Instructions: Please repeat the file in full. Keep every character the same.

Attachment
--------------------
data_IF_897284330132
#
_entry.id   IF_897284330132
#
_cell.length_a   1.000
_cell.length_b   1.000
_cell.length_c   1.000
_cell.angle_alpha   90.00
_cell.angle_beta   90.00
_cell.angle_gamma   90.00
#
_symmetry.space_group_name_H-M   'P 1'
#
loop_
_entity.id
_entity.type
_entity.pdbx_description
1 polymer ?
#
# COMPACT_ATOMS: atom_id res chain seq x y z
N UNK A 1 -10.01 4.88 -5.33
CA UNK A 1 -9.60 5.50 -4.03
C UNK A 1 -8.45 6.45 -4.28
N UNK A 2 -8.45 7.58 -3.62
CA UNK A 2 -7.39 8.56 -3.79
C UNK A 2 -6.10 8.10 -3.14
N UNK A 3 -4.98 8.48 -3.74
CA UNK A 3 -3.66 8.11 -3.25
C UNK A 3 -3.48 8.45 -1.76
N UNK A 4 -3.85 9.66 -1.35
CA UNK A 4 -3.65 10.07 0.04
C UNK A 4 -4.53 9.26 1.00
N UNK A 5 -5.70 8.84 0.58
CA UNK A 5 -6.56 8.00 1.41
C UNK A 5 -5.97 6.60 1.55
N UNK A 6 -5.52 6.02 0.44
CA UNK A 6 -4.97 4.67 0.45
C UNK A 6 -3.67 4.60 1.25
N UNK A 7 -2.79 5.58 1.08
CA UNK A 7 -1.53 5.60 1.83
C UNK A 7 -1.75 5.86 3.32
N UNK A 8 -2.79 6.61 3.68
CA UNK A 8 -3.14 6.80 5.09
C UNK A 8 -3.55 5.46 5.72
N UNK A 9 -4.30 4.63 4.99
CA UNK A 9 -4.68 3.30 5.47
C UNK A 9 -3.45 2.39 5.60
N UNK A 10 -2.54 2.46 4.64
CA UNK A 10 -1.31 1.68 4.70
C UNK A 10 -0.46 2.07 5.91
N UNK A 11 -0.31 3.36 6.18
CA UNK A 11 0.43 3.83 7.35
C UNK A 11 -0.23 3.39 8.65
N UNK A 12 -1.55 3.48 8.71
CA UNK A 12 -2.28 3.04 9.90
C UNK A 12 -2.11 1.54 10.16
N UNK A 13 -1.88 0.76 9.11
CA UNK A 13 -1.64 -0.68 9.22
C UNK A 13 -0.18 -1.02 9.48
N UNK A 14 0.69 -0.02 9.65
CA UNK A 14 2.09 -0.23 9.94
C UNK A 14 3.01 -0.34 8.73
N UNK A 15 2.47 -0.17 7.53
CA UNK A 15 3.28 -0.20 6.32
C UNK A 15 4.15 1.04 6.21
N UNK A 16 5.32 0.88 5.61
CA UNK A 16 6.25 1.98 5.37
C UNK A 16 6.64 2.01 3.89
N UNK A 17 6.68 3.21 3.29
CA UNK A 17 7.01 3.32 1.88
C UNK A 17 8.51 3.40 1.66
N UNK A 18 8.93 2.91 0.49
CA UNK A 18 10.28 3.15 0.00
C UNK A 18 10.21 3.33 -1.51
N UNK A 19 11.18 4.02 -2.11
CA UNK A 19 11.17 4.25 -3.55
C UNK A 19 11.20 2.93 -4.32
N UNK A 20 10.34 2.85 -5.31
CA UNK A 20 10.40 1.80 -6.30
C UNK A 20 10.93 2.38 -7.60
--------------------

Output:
data_IF_897284330132
#
_entry.id   IF_897284330132
#
_cell.length_a   1.000
_cell.length_b   1.000
_cell.length_c   1.000
_cell.angle_alpha   90.00
_cell.angle_beta   90.00
_cell.angle_gamma   90.00
#
_symmetry.space_group_name_H-M   'P 1'
#
loop_
_entity.id
_entity.type
_entity.pdbx_description
1 polymer ?
#
# COMPACT_ATOMS: atom_id res chain seq x y z
N UNK A 1 -10.01 4.88 -5.33
CA UNK A 1 -9.60 5.50 -4.03
C UNK A 1 -8.45 6.45 -4.28
N UNK A 2 -8.45 7.58 -3.62
CA UNK A 2 -7.39 8.56 -3.79
C UNK A 2 -6.10 8.10 -3.14
N UNK A 3 -4.98 8.48 -3.74
CA UNK A 3 -3.66 8.11 -3.25
C UNK A 3 -3.48 8.45 -1.76
N UNK A 4 -3.85 9.66 -1.35
CA UNK A 4 -3.65 10.07 0.04
C UNK A 4 -4.53 9.26 1.00
N UNK A 5 -5.70 8.84 0.58
CA UNK A 5 -6.56 8.00 1.41
C UNK A 5 -5.97 6.60 1.55
N UNK A 6 -5.52 6.02 0.44
CA UNK A 6 -4.97 4.67 0.45
C UNK A 6 -3.67 4.60 1.25
N UNK A 7 -2.79 5.58 1.08
CA UNK A 7 -1.53 5.60 1.83
C UNK A 7 -1.75 5.86 3.32
N UNK A 8 -2.79 6.61 3.68
CA UNK A 8 -3.14 6.80 5.09
C UNK A 8 -3.55 5.46 5.72
N UNK A 9 -4.30 4.63 4.99
CA UNK A 9 -4.68 3.30 5.47
C UNK A 9 -3.45 2.39 5.60
N UNK A 10 -2.54 2.46 4.64
CA UNK A 10 -1.31 1.68 4.70
C UNK A 10 -0.46 2.07 5.91
N UNK A 11 -0.31 3.36 6.18
CA UNK A 11 0.43 3.83 7.35
C UNK A 11 -0.23 3.39 8.65
N UNK A 12 -1.55 3.48 8.71
CA UNK A 12 -2.28 3.04 9.90
C UNK A 12 -2.11 1.54 10.16
N UNK A 13 -1.88 0.76 9.11
CA UNK A 13 -1.64 -0.68 9.22
C UNK A 13 -0.18 -1.02 9.48
N UNK A 14 0.69 -0.02 9.65
CA UNK A 14 2.09 -0.23 9.94
C UNK A 14 3.01 -0.34 8.73
N UNK A 15 2.47 -0.17 7.53
CA UNK A 15 3.28 -0.20 6.32
C UNK A 15 4.15 1.04 6.21
N UNK A 16 5.32 0.88 5.61
CA UNK A 16 6.25 1.98 5.37
C UNK A 16 6.64 2.01 3.89
N UNK A 17 6.68 3.21 3.29
CA UNK A 17 7.01 3.32 1.88
C UNK A 17 8.51 3.40 1.66
N UNK A 18 8.93 2.91 0.49
CA UNK A 18 10.28 3.15 0.00
C UNK A 18 10.21 3.33 -1.51
N UNK A 19 11.18 4.02 -2.11
CA UNK A 19 11.17 4.25 -3.55
C UNK A 19 11.20 2.93 -4.32
N UNK A 20 10.34 2.85 -5.31
CA UNK A 20 10.40 1.80 -6.30
C UNK A 20 10.93 2.38 -7.60